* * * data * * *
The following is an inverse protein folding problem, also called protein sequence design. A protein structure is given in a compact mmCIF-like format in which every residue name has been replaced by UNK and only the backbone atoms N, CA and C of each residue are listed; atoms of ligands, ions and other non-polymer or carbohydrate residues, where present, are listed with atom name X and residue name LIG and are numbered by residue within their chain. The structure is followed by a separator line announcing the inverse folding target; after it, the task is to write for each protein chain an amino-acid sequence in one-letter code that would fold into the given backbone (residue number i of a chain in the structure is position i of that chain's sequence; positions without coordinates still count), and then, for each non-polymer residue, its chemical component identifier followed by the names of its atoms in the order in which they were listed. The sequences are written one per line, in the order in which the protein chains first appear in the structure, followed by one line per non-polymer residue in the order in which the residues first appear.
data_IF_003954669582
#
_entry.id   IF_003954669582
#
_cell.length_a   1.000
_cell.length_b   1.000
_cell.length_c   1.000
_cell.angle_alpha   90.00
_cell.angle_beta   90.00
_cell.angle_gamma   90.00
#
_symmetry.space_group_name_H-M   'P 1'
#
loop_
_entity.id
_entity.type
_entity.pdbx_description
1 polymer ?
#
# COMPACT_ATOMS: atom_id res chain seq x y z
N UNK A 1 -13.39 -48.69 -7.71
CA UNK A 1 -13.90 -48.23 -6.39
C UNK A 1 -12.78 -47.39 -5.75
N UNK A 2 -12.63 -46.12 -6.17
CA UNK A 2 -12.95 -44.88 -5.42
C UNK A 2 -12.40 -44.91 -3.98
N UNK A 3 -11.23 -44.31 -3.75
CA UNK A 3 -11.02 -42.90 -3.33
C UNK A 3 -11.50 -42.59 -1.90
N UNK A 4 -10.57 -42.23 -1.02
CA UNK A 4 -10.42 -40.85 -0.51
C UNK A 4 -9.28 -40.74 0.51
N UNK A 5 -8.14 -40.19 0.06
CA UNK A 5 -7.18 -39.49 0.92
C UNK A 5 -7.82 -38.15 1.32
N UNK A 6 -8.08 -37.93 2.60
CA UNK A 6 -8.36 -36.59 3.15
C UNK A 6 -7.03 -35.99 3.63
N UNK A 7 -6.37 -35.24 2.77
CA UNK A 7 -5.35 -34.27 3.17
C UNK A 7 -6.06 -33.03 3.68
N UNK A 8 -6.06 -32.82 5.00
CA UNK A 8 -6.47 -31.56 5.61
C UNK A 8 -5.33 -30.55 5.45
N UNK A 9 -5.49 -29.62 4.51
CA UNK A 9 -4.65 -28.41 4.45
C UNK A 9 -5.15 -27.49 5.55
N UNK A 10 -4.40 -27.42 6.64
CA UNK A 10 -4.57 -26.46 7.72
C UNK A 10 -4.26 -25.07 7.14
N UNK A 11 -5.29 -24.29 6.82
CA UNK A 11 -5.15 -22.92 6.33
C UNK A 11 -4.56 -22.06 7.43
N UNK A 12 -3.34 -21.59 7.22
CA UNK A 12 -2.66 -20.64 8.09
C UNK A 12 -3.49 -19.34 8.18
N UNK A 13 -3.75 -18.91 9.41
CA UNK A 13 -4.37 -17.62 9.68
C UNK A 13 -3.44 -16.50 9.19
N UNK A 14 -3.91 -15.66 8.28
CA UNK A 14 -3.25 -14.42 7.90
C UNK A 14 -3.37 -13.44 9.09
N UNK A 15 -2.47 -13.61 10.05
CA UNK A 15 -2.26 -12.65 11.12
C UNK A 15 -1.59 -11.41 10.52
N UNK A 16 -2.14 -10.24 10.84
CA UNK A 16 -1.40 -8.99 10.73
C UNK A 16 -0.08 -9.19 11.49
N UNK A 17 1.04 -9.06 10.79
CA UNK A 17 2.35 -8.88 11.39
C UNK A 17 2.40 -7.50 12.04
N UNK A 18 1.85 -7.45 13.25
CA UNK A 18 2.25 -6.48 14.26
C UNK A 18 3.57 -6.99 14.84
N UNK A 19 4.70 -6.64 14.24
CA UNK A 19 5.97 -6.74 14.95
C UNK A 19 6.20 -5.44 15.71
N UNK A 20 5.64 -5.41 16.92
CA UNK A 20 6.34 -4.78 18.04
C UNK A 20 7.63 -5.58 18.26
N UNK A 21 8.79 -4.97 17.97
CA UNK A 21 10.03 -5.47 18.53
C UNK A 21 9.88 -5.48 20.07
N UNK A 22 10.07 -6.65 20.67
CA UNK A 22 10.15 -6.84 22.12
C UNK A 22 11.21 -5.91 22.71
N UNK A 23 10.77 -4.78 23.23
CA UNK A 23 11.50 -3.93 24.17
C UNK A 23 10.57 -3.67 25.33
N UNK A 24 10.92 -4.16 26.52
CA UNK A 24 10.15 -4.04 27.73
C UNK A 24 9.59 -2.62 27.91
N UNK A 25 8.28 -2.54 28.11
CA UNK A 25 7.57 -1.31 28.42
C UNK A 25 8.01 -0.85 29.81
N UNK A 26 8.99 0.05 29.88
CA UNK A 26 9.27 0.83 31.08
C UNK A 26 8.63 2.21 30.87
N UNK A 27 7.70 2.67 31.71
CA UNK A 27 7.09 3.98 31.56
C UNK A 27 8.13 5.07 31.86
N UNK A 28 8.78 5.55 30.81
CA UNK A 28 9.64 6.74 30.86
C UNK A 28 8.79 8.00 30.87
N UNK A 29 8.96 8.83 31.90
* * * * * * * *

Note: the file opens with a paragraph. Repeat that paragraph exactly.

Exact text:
The following is an inverse protein folding problem, also called protein sequence design. A protein structure is given in a compact mmCIF-like format in which every residue name has been replaced by UNK and only the backbone atoms N, CA and C of each residue are listed; atoms of ligands, ions and other non-polymer or carbohydrate residues, where present, are listed with atom name X and residue name LIG and are numbered by residue within their chain. The structure is followed by a separator line announcing the inverse folding target; after it, the task is to write for each protein chain an amino-acid sequence in one-letter code that would fold into the given backbone (residue number i of a chain in the structure is position i of that chain's sequence; positions without coordinates still count), and then, for each non-polymer residue, its chemical component identifier followed by the names of its atoms in the order in which they were listed. The sequences are written one per line, in the order in which the protein chains first appear in the structure, followed by one line per non-polymer residue in the order in which the residues first appear.